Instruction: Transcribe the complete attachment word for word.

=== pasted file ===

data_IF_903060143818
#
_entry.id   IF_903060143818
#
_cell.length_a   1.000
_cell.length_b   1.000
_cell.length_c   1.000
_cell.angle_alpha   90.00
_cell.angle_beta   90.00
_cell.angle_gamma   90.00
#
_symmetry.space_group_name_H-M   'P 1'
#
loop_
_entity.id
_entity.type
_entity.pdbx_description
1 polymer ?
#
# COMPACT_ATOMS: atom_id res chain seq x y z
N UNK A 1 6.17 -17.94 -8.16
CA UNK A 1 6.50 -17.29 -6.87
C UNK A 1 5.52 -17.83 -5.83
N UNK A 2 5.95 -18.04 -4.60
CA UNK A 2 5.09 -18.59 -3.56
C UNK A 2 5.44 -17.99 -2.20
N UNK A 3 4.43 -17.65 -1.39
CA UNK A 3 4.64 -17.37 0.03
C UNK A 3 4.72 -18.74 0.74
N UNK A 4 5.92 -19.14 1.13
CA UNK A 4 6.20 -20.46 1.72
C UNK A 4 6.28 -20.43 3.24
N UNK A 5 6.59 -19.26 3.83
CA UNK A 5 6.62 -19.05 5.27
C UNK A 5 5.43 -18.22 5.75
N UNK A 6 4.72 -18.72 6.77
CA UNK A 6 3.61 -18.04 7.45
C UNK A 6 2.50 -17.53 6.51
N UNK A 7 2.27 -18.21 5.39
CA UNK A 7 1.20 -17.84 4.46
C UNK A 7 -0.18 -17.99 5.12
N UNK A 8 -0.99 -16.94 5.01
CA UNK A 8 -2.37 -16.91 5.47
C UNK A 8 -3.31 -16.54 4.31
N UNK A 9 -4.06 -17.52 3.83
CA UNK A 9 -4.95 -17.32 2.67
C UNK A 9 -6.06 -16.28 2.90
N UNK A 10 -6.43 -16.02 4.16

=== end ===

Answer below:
data_IF_903060143818
#
_entry.id   IF_903060143818
#
_cell.length_a   1.000
_cell.length_b   1.000
_cell.length_c   1.000
_cell.angle_alpha   90.00
_cell.angle_beta   90.00
_cell.angle_gamma   90.00
#
_symmetry.space_group_name_H-M   'P 1'
#
loop_
_entity.id
_entity.type
_entity.pdbx_description
1 polymer ?
#
# COMPACT_ATOMS: atom_id res chain seq x y z
N UNK A 1 6.17 -17.94 -8.16
CA UNK A 1 6.50 -17.29 -6.87
C UNK A 1 5.52 -17.83 -5.83
N UNK A 2 5.95 -18.04 -4.60
CA UNK A 2 5.09 -18.59 -3.56
C UNK A 2 5.44 -17.99 -2.20
N UNK A 3 4.43 -17.65 -1.39
CA UNK A 3 4.64 -17.37 0.03
C UNK A 3 4.72 -18.74 0.74
N UNK A 4 5.92 -19.14 1.13
CA UNK A 4 6.20 -20.46 1.72
C UNK A 4 6.28 -20.43 3.24
N UNK A 5 6.59 -19.26 3.83
CA UNK A 5 6.62 -19.05 5.27
C UNK A 5 5.43 -18.22 5.75
N UNK A 6 4.72 -18.72 6.77
CA UNK A 6 3.61 -18.04 7.45
C UNK A 6 2.50 -17.53 6.51
N UNK A 7 2.27 -18.21 5.39
CA UNK A 7 1.20 -17.84 4.46
C UNK A 7 -0.18 -17.99 5.12
N UNK A 8 -0.99 -16.94 5.01
CA UNK A 8 -2.37 -16.91 5.47
C UNK A 8 -3.31 -16.54 4.31
N UNK A 9 -4.06 -17.52 3.83
CA UNK A 9 -4.95 -17.32 2.67
C UNK A 9 -6.06 -16.28 2.90
N UNK A 10 -6.43 -16.02 4.16